of what was initially a made-for-TV band limited your opportunities
after The Monkees first broke up?
That's a good question. I feel very blessed to have been a part of
it. We wouldn't be having this conversation right now and I wouldn't
be doing this concert if it wasn't for The Monkees. I know that, you
know that and the fans know that. If I had done nothing else in my
life if I had not gone to England and been a very successful
director and producer of films and television; if I had not done
these musicals; if I hadn't come back to the states and directed
shows like Boy Meets World and movies for Lifetime -- I might not
feel the same way. I do know people, and not just other members of
The Monkees, that are in a similar situation where this is the only
arrow in their quiver. I can see how one can get very frustrated,
because you try to redefine yourself, and that's typical within our
business. You strive very hard to become successful and then when you
do, the success sort of takes off without you. It's very difficult to
alter the path of that. Don't get me wrong; I have been very, very
frustrated at times when I've wanted to go off in a particular
direction or be considered for something, and I know the only thing
they're thinking is, "Who's the guy who 40 years ago used to be a
wacky drummer?" But, like I said, I just feel blessed and very proud
to have been a part of it. It isn't the only thing I've done in my
life, and I know that and the people that are important to me know that.
There have been several Monkees reunion tours over the years. Do you
think there will ever be another one?
I have learned never to say never, because every time I say it's
never going to happen again, it does. But having that said, it's
important to understand that it really isn't up to us. After the show
was canceled and the TV company folded, there never was a Monkees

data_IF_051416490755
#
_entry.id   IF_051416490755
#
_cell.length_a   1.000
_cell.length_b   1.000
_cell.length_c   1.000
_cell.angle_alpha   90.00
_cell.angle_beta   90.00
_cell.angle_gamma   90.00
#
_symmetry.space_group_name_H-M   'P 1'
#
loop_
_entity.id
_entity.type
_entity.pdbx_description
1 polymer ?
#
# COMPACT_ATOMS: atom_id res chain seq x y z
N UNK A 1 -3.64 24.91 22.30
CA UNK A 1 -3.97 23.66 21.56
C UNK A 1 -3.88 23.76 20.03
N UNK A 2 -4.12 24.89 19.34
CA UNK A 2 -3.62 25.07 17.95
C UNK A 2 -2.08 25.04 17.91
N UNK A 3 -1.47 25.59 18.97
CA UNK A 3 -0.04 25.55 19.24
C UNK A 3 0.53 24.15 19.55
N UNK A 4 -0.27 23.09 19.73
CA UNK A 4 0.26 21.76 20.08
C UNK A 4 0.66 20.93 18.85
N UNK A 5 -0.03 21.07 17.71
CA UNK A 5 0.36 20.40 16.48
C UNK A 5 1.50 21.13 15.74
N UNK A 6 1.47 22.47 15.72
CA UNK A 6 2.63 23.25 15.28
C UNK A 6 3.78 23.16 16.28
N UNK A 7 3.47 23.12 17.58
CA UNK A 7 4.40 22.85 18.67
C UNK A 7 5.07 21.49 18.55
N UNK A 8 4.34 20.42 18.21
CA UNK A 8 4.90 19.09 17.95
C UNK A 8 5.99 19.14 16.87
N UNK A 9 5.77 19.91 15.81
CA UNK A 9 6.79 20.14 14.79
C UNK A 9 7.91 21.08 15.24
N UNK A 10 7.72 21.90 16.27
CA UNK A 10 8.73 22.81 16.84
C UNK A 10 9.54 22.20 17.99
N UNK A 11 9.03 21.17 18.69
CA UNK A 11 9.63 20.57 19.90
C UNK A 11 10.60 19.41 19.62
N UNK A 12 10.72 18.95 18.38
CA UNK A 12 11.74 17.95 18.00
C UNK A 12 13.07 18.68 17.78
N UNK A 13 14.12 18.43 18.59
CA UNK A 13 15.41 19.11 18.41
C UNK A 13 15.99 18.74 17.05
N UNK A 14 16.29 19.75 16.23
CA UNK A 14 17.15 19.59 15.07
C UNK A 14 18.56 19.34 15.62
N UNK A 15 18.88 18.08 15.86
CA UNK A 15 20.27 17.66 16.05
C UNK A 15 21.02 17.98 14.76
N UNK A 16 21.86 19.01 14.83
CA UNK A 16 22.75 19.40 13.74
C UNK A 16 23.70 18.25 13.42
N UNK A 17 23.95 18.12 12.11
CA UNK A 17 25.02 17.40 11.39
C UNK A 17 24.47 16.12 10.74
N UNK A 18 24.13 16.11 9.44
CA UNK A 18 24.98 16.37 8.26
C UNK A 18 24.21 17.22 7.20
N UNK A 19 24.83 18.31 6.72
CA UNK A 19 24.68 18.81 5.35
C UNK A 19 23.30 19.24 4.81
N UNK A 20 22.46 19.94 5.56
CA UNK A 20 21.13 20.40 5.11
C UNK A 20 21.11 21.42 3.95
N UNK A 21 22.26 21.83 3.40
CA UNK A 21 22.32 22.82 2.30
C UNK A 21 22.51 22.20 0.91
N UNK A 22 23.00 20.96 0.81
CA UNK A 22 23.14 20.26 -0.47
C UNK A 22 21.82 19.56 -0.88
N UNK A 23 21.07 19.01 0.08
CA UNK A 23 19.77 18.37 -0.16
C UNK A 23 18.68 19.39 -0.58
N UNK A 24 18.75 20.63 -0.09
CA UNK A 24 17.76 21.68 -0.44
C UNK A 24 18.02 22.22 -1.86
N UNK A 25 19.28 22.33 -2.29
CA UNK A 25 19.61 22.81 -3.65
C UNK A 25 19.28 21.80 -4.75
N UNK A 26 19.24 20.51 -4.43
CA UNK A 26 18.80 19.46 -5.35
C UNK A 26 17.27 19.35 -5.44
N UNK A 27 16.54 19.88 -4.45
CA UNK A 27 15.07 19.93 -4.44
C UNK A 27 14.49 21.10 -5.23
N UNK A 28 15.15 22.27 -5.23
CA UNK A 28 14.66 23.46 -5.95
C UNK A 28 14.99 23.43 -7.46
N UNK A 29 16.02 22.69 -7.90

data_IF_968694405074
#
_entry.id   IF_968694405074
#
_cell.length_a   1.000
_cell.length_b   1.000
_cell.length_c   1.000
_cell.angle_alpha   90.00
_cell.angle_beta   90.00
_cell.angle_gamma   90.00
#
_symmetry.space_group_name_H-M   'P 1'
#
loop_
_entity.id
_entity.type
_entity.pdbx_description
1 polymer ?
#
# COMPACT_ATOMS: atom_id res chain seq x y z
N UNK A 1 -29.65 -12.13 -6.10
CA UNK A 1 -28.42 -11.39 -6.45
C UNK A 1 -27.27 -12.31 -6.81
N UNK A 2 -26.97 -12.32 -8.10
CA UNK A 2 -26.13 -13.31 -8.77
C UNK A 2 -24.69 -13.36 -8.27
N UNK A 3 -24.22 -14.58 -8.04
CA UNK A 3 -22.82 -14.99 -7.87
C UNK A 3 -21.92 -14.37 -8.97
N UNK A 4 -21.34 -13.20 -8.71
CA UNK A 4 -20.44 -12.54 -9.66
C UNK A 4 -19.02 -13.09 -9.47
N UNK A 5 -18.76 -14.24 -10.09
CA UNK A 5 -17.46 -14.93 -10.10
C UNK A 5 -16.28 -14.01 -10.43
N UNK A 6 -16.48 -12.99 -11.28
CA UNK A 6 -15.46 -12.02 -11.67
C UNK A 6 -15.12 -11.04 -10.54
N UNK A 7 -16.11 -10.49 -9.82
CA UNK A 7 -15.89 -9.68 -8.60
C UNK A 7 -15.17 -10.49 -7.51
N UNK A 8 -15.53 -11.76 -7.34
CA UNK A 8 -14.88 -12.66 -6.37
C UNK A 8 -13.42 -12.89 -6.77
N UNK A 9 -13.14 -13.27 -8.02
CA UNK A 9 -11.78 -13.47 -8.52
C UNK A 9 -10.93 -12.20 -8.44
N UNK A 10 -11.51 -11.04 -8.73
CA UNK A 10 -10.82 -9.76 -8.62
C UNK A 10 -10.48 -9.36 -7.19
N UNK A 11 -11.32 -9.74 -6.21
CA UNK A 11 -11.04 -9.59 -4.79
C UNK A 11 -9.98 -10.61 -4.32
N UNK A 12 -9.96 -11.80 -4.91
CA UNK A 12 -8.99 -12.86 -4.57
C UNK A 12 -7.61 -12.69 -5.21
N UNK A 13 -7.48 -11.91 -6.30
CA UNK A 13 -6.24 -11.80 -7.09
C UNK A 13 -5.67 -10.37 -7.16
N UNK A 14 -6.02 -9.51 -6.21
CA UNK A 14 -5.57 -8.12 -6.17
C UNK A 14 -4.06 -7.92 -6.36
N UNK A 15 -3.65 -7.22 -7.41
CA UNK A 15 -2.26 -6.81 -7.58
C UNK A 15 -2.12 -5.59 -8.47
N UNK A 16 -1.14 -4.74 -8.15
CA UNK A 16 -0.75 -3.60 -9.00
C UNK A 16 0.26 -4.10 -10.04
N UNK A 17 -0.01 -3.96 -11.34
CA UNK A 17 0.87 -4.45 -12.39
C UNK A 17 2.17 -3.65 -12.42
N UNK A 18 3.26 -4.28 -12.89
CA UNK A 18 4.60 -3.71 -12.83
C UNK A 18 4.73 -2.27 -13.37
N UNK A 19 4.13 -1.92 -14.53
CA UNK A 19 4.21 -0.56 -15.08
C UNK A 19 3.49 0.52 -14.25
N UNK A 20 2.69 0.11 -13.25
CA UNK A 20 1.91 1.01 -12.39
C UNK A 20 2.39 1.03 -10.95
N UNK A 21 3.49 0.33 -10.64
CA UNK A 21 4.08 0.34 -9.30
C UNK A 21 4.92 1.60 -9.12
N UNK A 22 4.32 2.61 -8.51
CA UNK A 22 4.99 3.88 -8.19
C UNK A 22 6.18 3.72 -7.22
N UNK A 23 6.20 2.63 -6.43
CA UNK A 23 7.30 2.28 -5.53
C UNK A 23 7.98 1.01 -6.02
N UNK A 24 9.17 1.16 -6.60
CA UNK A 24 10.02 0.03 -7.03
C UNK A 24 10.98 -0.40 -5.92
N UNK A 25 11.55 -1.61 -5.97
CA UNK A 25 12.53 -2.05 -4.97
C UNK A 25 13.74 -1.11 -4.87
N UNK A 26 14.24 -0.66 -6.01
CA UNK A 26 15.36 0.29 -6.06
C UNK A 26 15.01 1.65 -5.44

organization. Every time we have gotten back together, it has been
through the auspices of a third party -- some agent or manager or
whatever that has tracked us all down and made separate deals with
us and asked if we want to get back together. So it really depends on
if someone is willing to do that. It very well could happen. There
aren't any firm plans, but someone is always talking about it.
There's not a day or month that goes by that someone doesn't call me
or I hear a rumor that somebody's trying to put something together.
Do you still keep in touch with Davy, Mike and Peter?
Not on a day to day basis. I've been in touch with Peter recently
because as you may have heard he's had a cancer episode [Note: Tork
is being treated for a rare form of cancer that had been found on his
tongue]. Mike is almost like a hermit [laughs]. Remember, from my
point of view, The Monkees was a television show about this imaginary
group, and I was playing the part of the wacky drummer. That's always
the way I've looked at it.
Why do you think The Monkees' music has had such enduring appeal?
It had an awful lot to do with the songwriters. I almost dedicate my
concert show to the songwriters that I had writing for me, because I
was blessed to have people like Carole King, Neil Diamond, Harry
Nilsson, Paul Williams, Carole Bayer Sager and David Gates -- all
these incredible songwriters that were part of The Brill Building,
which was part of Screen Gems Music Publishing, which was the music
subsidiary of Screen Gems Television, which produced The Monkees
show. So they had access to all these incredible writers and all that material.
For more information about Dolenz's performance at The Dundalk
Heritage Fair, go to www.dundalkheritagefair.com.